The surprise pregnancy/secret baby storyline has been a part of Romance for as long as there's been a Romance genre.
Remember those “Old Skool” heroines who marry because they have to? And those jet-setting Harlequin heroes who get their mistresses pregnant, then go all he-man possessive once they find out, demanding marriage or else? And what about those parted lovers who meet up years later by pure chance, with the hero doing a double-take: surely that mini-me clinging to the heroine isn’t really a mini-me?
(Seriously, if contraceptives in the real world failed as often as they do in Romance novels, we’d have billions more people on earth.)
Well, Virginia, I am here to tell you: there is nothing hearts and roses about pregnancy. I know some women have easy breezy beautiful Cover Girl pregnancies, nary a dry heave to mar their oxytocin-primed sense of well-being. Not me. And I’ve been through the whole pregnancy-delivery-postpartum thing three times. And don’t get me started on the sleepless nights, poopy diapers, spit-up, colic, and realization that you will never again have a moment to yourself. Especially when there’s three of them and only one (or two) of you.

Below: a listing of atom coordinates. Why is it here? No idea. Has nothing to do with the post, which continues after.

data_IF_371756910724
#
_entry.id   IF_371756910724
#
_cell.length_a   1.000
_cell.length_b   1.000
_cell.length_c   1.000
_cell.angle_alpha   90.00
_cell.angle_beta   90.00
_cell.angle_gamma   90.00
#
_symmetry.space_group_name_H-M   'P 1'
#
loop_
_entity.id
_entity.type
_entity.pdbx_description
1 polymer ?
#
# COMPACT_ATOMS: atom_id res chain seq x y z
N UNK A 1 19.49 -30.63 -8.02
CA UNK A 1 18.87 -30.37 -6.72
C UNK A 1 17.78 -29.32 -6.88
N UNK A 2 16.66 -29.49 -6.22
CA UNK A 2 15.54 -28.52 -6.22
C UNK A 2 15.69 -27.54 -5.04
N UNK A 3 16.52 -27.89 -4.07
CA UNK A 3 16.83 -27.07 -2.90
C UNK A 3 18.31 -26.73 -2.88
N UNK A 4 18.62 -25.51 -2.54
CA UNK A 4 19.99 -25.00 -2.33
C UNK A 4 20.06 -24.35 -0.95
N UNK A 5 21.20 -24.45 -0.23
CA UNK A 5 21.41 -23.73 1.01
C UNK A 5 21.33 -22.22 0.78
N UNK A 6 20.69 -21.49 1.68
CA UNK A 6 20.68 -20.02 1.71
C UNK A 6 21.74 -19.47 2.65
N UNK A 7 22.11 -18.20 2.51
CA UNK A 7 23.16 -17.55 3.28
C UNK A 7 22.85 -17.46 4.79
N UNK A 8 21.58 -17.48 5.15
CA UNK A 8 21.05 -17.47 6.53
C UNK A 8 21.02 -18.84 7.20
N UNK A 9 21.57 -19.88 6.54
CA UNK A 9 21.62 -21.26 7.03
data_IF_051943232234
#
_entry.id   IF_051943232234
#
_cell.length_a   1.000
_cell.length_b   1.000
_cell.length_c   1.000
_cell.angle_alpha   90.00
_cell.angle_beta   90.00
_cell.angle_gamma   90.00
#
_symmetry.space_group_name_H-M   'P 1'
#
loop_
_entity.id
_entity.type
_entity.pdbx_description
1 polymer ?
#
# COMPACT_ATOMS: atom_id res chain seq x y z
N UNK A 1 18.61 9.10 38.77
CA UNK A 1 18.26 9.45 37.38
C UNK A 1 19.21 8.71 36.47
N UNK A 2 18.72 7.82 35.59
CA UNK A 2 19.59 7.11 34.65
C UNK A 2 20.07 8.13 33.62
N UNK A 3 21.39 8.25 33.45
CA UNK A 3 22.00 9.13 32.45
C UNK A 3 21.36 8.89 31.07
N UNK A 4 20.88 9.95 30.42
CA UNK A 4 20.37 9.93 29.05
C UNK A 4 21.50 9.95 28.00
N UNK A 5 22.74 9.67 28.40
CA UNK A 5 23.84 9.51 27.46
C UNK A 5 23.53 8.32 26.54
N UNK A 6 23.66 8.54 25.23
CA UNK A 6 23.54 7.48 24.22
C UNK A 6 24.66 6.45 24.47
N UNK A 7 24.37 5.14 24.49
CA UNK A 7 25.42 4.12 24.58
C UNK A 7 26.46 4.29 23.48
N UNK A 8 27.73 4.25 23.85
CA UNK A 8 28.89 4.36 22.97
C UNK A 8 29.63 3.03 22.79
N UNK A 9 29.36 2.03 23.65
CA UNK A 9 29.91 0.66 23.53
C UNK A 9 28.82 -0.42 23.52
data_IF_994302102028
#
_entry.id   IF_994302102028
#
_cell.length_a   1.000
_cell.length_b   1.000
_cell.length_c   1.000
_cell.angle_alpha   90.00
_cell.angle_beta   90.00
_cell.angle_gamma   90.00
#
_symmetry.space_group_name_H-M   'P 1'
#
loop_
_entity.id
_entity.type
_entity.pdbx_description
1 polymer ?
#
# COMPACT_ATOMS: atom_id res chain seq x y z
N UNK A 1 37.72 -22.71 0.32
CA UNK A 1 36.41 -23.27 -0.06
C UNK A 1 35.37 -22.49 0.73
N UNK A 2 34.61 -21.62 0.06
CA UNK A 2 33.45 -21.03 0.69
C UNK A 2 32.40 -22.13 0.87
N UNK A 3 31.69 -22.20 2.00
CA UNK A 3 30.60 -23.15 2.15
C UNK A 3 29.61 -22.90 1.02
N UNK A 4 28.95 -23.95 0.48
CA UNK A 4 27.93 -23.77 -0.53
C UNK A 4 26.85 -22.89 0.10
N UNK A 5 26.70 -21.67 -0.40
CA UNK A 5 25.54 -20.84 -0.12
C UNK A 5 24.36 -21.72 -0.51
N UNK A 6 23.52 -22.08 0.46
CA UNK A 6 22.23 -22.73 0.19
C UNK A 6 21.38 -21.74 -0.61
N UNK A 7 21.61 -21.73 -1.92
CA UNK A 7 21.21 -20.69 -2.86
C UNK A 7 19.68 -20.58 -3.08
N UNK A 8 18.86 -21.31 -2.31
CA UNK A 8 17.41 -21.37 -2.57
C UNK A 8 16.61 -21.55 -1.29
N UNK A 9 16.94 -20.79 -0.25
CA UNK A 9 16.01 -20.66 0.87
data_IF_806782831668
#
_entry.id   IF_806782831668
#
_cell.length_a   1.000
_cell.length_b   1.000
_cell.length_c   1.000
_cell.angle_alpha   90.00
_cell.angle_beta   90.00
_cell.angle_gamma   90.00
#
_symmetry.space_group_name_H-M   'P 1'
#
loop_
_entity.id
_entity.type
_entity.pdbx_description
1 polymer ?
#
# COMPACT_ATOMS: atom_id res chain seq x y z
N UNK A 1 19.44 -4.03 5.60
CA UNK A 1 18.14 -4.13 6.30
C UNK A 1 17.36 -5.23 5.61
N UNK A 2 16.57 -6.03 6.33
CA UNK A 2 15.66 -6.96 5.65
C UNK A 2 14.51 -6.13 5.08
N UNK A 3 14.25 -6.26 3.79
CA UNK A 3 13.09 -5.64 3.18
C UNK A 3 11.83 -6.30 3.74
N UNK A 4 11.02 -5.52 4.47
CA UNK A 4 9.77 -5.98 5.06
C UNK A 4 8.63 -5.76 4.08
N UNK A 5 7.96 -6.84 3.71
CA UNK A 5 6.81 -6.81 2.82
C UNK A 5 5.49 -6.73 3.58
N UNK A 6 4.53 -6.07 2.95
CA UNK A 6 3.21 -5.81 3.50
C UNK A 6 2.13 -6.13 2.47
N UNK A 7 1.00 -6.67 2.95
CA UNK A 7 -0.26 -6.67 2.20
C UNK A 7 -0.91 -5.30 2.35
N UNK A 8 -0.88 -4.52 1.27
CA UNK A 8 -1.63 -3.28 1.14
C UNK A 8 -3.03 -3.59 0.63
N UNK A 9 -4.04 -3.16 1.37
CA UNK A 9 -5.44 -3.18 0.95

So, we’re agreed: there is nothing the least bit romantic about pregnancy or its aftermath.
Why, then, do so many women (myself included) still love to read about it, especially if it’s an unexpected or secret pregnancy?
Or maybe that whole pregnancy-as-part-of-romance trope speaks to a deeper, more atavistic desire. Who wouldn’t wish to be cherished, loved, protected, and inextricably linked by virtue of baby to a virile alpha male? (Sorry to burst your bubble, ladies, but studies show that men’s testosterone levels decline when they become dads.)
According to Lord Byron, that ultimate of romantic poets, “All tragedies are finished by a death, All comedies are ended by a marriage.” And maybe all Romances are concluded by a pregnancy?
…Or not. We are, after all, seeing an unprecedented flourishing of romance sub-genres in which women are strong, career-minded, and regard motherhood as a choice. And plenty of genres completely skirt the issue, either because of the characters’ ages (YA/NA), sexual orientation, or species (shifters, vampires, witches).
The good news is that whichever side of the fence you’re on when it comes to pregnancy in romance, you will never run out of good books to read.
Jill Blake writes Contemporary Romance. Pursued by the Playboy, the first book in her Doctors of Rittenhouse Square trilogy, includes a surprise pregnancy. Each book in the series is self-contained, and can be read as a stand-alone.